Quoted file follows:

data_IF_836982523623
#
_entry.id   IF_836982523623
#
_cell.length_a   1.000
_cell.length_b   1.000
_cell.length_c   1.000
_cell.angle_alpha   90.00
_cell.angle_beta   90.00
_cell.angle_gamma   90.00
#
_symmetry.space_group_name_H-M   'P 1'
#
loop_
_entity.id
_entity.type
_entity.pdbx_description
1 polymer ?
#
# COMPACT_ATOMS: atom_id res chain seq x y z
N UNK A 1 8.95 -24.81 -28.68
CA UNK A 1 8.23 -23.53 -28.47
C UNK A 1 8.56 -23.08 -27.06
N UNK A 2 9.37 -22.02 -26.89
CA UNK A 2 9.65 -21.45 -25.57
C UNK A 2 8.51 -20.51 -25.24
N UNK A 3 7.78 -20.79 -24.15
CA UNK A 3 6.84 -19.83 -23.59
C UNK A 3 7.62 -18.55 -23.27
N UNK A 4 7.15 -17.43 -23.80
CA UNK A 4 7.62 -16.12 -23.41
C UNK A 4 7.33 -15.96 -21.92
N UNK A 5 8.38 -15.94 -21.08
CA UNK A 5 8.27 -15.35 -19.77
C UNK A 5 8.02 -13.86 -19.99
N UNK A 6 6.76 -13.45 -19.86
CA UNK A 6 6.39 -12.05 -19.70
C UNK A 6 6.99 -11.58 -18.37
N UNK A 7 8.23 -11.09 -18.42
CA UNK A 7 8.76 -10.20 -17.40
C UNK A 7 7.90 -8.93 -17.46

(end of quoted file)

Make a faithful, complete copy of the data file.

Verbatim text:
data_IF_836982523623
#
_entry.id   IF_836982523623
#
_cell.length_a   1.000
_cell.length_b   1.000
_cell.length_c   1.000
_cell.angle_alpha   90.00
_cell.angle_beta   90.00
_cell.angle_gamma   90.00
#
_symmetry.space_group_name_H-M   'P 1'
#
loop_
_entity.id
_entity.type
_entity.pdbx_description
1 polymer ?
#
# COMPACT_ATOMS: atom_id res chain seq x y z
N UNK A 1 8.95 -24.81 -28.68
CA UNK A 1 8.23 -23.53 -28.47
C UNK A 1 8.56 -23.08 -27.06
N UNK A 2 9.37 -22.02 -26.89
CA UNK A 2 9.65 -21.45 -25.57
C UNK A 2 8.51 -20.51 -25.24
N UNK A 3 7.78 -20.79 -24.15
CA UNK A 3 6.84 -19.83 -23.59
C UNK A 3 7.62 -18.55 -23.27
N UNK A 4 7.15 -17.43 -23.80
CA UNK A 4 7.62 -16.12 -23.41
C UNK A 4 7.33 -15.96 -21.92
N UNK A 5 8.38 -15.94 -21.08
CA UNK A 5 8.27 -15.35 -19.77
C UNK A 5 8.02 -13.86 -19.99
N UNK A 6 6.76 -13.45 -19.86
CA UNK A 6 6.39 -12.05 -19.70
C UNK A 6 6.99 -11.58 -18.37
N UNK A 7 8.23 -11.09 -18.42
CA UNK A 7 8.76 -10.20 -17.40
C UNK A 7 7.90 -8.93 -17.46